Freelance photography can be a rewarding and fun career, even if you just pursue it part time, but it’s a jungle out there with endless competition. Here are some quick tips to help you get started:
1. Always work.
You won’t always have paying customers, but that shouldn’t stop you from working. Go out and photograph anything you can. Find important public events and notice your city, whether it’s architecture or street photography. Your home town has plenty of subjects you haven’t covered yet. Try conceptual photography if you feel tempted—experience fine art maybe. Anything you can photograph will be useful someday.
2. Get yourself out there.
Get serious about social media and your web presence. If you are having trouble finding clients, perhaps they’ll find you via social media. Build an online portfolio and a social following. Without these, you don’t exist as a photographer.
3. Get passive income.
Whether you have paying customers or not, passive income will always be there for you. The best way to get a steady flow of passive income is to build a stock photography portfolio. You’ll see how useful those photographs I talked about in point one really are.
4. Do some networking.
Get as many contacts as you can from every place or situation you get yourself into. The more online and offline contacts you have, the more chances you’ll have to succeed.
5. Be informed.
Always be in-the-know to what’s going on around you and in the world. Go to industry-related fairs and workshops, read blogs, buy books, and follow your competitors’ feeds. If someone is looking for a photographer in your area and you didn’t see the ad, you don’t get the job. It’s as simple as that. Information is power, but even more importantly in the freelancing world, information is money.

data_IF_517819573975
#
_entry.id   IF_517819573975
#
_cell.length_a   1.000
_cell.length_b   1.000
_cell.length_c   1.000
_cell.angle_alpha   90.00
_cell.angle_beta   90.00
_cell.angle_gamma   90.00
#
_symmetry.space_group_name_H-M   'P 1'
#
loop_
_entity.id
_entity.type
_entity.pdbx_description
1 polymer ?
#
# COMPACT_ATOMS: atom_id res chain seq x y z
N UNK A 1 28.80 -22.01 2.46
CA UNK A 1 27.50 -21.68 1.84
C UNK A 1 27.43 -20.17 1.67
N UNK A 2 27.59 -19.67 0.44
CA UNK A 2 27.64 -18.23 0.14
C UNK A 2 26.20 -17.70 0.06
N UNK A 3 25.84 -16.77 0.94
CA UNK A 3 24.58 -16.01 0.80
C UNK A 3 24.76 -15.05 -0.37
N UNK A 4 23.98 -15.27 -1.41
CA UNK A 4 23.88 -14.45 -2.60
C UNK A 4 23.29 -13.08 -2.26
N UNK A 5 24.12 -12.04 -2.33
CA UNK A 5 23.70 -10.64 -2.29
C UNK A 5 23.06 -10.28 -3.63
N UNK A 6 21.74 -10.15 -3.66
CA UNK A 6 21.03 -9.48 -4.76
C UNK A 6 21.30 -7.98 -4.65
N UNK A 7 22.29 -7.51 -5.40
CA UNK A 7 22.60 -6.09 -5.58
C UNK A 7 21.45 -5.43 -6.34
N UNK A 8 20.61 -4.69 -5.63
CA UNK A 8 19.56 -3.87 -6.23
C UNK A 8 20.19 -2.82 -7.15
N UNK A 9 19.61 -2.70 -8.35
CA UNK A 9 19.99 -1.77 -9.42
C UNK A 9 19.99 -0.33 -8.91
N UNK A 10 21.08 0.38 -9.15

6. Invest in yourself.
You’re your own boss, so don’t expect someone else to invest in your business. With each paying job you get, direct 10 to 20 percent of the income to improve your equipment and your presence. Always try to buy better lenses, a better camera, better looking clothes, better business cards, better online promotions, etc. Set the percent you want to invest and stick with it, even if you need to cut some personal expenses for it.
7. Keep it legal.
Try not to skip any legal requirements for conducting a photography business. You have competition, and even if they’re friendly, they won’t hesitate to put you out of business if that means getting a chunk for themselves. You’re on your own, so if anything goes wrong, no big corporation with expensive lawyers will have your back just to keep their image clean. Contracts, insurance, releases for models—get everything in order.
8. Identify needs.
This goes hand-in-hand with the previous point. Don’t spam people with your offers, but try to think constructively and identify potential buyers’ needs. Is the local basketball team having a good year, but fans are missing their games? Maybe their online presence is weak, or maybe they don’t communicate with the community very well. Write them and offer your services as a photographer. It won’t work every time, and it doesn’t apply to every situation, but you should always try to identify a need and come up with an offer. Isn’t that how the economy works anyway? Wherever there’s a need, there will be an offer. And it better be yours.
9. Be awesome and over-deliver.
You’re scheduled to be there at 10am? Be there at 9.30am. You need to deliver 50 photos? Deliver 75. They expect decent photos? Deliver awesome photos. Make them talk good about you. Make them be your marketing agents.
10. Be jolly.
Yes, be a pleasant person. Smile, be polite, and try not to talk back even if you’re right. Avoid internet beef, recommend other people when you can, and offer your advice only when you’re asked. Everybody’s trying to surround themselves with good people. Be that good company that everyone is looking for.
About the Author:
Viorel Dudau is a photo editor for Dreamstime.
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